It would also be very interesting to compare companies of different age and maturity to understand how and how fast these silo patterns are emerging.
My comment as a futurist about this is (as usual): think s-curves! A lot of communication patterns on this planet haven't changed a bit yet, but they are about to. We are just inflating our expectations about this horizontal and social communications.
Many of you readers know that I am skeptical to to future of traditional hierarchies. I believe the huge change that is happening now (again) is that new communications technology is simply creating another playing field for the basic human capacity to organize and solve problems at hand. A field where the model of traditional hierarchic and static institutions is not the given answer for solving problems, as we have been assumed for some years (read "hundreds of years") now.
Maybe this thought is at last coming through in a more traditional context? Or am I just exaggerating what my mother recently pointed out to me in the latest issue of Time Magazine? On the question on the chaotic situation in the Japanese government Michael Elliott asks:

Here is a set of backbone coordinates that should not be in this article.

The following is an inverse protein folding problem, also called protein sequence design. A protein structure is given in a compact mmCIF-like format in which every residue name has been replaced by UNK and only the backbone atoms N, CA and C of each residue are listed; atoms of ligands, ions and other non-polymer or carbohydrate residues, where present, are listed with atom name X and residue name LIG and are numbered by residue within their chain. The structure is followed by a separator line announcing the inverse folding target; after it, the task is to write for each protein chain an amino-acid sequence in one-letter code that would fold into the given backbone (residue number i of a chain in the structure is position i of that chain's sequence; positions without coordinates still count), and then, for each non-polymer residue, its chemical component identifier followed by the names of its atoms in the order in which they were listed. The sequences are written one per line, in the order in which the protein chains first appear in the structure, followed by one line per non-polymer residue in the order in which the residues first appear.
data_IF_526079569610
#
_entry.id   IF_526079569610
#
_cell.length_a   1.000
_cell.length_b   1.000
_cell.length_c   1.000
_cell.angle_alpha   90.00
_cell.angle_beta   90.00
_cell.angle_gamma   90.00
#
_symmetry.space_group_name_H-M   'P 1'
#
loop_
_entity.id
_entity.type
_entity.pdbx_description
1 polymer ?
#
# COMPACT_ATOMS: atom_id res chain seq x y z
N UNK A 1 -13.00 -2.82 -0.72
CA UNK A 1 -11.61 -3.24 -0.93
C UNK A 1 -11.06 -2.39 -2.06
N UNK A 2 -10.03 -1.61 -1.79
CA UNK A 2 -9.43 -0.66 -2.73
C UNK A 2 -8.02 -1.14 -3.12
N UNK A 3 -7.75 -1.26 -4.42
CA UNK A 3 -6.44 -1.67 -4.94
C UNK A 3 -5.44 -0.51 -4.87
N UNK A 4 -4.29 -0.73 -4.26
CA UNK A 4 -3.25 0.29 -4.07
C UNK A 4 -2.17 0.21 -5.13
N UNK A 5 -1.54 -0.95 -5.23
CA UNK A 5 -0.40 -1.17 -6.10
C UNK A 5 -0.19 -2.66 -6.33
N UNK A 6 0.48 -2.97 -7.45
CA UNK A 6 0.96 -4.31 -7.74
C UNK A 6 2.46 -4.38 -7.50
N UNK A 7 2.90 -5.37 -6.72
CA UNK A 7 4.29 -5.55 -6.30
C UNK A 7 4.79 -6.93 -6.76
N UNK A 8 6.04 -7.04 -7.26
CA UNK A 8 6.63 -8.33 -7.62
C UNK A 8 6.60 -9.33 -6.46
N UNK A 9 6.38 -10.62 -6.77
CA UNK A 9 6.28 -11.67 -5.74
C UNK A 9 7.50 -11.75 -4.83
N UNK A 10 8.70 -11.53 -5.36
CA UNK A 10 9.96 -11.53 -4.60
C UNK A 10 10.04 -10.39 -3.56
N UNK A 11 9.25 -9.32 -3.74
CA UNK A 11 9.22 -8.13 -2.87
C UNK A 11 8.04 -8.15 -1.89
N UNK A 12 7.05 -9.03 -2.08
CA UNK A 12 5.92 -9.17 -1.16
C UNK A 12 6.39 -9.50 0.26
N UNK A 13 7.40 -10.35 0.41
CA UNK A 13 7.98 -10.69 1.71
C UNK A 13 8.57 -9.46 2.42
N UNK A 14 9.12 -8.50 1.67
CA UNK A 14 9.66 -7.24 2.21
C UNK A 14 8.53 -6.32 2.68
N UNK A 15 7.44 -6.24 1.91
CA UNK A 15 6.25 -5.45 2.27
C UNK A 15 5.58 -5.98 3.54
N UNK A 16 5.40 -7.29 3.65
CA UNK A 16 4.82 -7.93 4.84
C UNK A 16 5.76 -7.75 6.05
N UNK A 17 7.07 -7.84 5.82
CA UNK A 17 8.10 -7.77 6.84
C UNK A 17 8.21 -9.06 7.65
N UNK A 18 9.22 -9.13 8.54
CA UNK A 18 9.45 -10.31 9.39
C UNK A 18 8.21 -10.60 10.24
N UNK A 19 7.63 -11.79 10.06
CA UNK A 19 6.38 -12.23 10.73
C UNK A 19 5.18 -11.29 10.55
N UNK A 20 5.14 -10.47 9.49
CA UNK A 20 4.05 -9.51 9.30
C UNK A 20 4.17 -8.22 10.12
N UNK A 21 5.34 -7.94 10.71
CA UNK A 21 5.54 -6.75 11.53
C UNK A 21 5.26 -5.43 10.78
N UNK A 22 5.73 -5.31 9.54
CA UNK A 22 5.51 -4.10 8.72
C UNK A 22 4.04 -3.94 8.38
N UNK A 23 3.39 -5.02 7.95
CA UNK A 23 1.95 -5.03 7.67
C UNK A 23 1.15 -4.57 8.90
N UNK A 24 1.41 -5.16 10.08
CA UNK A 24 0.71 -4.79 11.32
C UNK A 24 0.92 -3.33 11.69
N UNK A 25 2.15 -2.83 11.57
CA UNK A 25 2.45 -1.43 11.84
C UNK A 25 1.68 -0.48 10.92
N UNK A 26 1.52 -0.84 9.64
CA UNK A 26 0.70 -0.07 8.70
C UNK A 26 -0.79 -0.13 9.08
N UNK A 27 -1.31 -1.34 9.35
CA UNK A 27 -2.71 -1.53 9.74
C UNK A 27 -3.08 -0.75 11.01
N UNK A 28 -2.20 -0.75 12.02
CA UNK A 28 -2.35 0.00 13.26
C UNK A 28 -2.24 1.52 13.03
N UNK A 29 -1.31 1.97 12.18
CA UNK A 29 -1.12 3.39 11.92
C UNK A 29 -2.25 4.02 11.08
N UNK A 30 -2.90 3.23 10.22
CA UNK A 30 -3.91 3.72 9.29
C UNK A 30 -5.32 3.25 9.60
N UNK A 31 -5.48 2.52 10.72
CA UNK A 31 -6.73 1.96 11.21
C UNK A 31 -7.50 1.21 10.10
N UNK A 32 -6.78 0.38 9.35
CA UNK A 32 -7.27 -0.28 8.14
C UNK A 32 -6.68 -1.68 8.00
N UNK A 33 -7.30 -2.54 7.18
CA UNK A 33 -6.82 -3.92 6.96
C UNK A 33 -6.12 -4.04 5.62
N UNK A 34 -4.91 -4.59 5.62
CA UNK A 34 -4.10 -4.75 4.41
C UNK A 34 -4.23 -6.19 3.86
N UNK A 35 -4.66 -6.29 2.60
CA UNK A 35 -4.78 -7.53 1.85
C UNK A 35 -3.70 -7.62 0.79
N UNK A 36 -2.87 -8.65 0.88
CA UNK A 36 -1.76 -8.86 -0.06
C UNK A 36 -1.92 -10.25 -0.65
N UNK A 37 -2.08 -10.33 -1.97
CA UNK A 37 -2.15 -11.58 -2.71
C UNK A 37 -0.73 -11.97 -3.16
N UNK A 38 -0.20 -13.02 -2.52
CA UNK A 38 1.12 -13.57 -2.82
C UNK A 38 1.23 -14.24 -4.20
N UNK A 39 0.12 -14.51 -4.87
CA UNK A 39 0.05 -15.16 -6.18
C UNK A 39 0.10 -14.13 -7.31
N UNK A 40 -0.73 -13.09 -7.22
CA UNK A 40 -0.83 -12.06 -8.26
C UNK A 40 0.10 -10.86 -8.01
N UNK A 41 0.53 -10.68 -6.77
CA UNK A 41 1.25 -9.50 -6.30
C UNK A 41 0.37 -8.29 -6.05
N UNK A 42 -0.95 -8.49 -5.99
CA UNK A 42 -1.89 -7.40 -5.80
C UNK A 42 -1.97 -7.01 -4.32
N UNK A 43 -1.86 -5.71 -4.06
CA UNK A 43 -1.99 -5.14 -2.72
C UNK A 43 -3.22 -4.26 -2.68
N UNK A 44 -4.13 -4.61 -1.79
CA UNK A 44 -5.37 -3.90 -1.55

Yet on Japan serenely sails. It makes you wonder if most of us have still not figured out the question of 1962 [How do they do it?], or if the answer to it is so radical that we miss it. Could it be that an old society is leading us into a postmodern age, one where the world of politics, something that we have assumed for 200 years was the wellspring of national success or failure, is somehow just not that important?
I am aware of that there are (at least in theory) other angles of attack for questioning the relevance and impact of the national political governing system, but Elliott is pointing at an important issue here. We are assuming that the national political system still is a wellspring of national success or failure. I would say that it is much worse than that: we can't even use the word society today without bringing along a complete system of assumptions containing the dominance of the nation state model and it's constituting institutions. In all writing that I read, regardless if it is in an academic context or not, I can track these underlying and implicit assumptions. Assumptions that effectively clouds the discussion of how we should go about organizing the society of tomorrow. A society where the nation state may or may not be the fundamental organizing model.